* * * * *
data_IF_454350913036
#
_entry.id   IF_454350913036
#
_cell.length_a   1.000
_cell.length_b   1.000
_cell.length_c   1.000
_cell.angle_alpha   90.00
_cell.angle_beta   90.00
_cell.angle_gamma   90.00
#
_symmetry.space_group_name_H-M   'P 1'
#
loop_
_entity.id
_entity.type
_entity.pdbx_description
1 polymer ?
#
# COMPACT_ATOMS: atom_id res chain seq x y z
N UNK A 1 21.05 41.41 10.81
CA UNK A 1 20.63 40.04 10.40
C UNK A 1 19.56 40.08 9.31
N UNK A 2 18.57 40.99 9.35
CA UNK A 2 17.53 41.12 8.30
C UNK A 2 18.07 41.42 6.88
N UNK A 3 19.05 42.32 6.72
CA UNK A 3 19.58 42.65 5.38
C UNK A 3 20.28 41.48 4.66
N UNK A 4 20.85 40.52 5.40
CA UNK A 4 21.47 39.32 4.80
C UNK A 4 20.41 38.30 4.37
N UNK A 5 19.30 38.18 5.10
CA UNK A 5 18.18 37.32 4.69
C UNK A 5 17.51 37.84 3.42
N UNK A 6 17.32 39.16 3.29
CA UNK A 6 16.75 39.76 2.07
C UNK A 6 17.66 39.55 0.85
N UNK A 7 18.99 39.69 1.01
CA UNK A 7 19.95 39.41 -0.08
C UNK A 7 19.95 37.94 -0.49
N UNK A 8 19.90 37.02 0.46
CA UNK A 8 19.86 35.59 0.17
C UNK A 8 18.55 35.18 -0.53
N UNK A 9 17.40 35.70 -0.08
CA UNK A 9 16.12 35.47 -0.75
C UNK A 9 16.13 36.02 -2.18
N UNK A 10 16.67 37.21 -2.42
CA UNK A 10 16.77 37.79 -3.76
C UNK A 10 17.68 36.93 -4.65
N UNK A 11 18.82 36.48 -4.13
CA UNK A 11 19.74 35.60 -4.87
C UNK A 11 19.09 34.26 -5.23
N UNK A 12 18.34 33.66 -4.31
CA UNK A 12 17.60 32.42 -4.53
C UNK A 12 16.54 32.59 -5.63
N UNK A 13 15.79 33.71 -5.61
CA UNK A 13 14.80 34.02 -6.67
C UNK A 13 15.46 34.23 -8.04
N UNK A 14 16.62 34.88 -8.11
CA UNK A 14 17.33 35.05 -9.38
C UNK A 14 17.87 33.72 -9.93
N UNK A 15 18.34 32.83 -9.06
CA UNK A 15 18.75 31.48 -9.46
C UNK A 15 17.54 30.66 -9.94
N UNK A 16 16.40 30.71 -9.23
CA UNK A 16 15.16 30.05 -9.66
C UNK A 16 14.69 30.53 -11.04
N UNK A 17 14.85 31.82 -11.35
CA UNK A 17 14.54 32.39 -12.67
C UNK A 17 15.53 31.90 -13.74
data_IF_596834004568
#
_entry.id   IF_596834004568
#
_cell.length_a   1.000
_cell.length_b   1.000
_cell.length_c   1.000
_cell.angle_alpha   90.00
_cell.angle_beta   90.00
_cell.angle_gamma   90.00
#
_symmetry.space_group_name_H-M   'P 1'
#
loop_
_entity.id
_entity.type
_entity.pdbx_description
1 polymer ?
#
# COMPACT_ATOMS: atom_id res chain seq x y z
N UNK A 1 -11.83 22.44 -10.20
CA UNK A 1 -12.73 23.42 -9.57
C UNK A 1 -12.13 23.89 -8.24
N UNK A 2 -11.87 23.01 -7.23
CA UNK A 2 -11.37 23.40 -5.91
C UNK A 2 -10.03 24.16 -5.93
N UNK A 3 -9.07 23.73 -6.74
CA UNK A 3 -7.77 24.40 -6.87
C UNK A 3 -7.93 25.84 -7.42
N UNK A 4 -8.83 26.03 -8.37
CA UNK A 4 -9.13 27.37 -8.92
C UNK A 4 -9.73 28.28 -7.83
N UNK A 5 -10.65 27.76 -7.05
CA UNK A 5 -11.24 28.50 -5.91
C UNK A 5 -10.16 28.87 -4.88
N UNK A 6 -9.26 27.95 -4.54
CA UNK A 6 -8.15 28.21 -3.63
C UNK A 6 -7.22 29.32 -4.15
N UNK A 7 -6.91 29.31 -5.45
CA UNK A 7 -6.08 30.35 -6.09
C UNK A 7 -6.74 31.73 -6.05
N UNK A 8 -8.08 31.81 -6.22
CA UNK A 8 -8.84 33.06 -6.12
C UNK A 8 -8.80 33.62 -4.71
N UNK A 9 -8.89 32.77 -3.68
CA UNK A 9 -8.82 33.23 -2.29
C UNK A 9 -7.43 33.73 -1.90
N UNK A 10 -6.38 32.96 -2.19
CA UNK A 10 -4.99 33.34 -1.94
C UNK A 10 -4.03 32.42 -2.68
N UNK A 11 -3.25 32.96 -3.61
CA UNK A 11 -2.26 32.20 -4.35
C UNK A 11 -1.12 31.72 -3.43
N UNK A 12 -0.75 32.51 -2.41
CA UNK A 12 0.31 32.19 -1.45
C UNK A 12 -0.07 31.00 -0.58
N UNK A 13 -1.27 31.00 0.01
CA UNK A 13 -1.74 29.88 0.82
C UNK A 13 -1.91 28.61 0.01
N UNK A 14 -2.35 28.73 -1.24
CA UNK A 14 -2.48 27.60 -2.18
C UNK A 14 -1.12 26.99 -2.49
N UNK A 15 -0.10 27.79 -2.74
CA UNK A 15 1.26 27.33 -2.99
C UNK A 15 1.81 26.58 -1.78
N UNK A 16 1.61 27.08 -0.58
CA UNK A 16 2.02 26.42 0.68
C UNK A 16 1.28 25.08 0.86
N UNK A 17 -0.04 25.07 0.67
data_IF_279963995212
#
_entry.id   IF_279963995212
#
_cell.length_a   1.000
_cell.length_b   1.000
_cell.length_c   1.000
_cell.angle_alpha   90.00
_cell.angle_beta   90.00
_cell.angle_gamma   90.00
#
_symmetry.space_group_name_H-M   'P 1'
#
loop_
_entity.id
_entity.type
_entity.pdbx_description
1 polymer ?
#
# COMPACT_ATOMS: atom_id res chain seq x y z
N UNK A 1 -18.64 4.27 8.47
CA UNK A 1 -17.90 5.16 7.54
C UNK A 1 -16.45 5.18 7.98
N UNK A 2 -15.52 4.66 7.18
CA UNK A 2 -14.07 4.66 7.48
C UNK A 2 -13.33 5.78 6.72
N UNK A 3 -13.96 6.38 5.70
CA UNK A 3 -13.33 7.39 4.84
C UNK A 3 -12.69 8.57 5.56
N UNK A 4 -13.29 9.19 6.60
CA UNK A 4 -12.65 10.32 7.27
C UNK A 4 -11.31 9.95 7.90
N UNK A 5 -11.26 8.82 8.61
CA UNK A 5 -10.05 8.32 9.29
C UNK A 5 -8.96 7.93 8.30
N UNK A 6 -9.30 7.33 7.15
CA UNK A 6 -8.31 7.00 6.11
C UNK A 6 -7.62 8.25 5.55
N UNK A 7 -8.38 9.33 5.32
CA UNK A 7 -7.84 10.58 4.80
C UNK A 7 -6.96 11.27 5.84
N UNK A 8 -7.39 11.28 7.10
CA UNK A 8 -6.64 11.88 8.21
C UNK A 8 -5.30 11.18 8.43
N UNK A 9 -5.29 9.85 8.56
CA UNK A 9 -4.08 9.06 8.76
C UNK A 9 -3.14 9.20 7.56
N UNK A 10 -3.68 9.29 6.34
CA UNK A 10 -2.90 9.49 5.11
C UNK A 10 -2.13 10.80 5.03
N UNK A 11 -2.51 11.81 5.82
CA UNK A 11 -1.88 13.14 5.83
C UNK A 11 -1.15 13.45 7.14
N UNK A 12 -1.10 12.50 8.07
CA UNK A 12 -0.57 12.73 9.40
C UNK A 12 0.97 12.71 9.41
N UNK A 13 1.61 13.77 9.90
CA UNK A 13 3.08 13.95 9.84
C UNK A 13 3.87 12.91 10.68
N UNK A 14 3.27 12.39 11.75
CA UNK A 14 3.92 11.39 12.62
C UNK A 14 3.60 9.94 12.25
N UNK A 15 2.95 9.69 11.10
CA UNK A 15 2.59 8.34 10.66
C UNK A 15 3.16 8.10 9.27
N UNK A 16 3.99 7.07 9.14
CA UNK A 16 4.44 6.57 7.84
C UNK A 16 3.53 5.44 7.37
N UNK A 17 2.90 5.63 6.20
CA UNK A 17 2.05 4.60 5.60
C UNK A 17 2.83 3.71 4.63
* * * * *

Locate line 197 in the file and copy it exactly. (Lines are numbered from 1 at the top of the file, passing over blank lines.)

N UNK A 13 1.61 13.77 9.90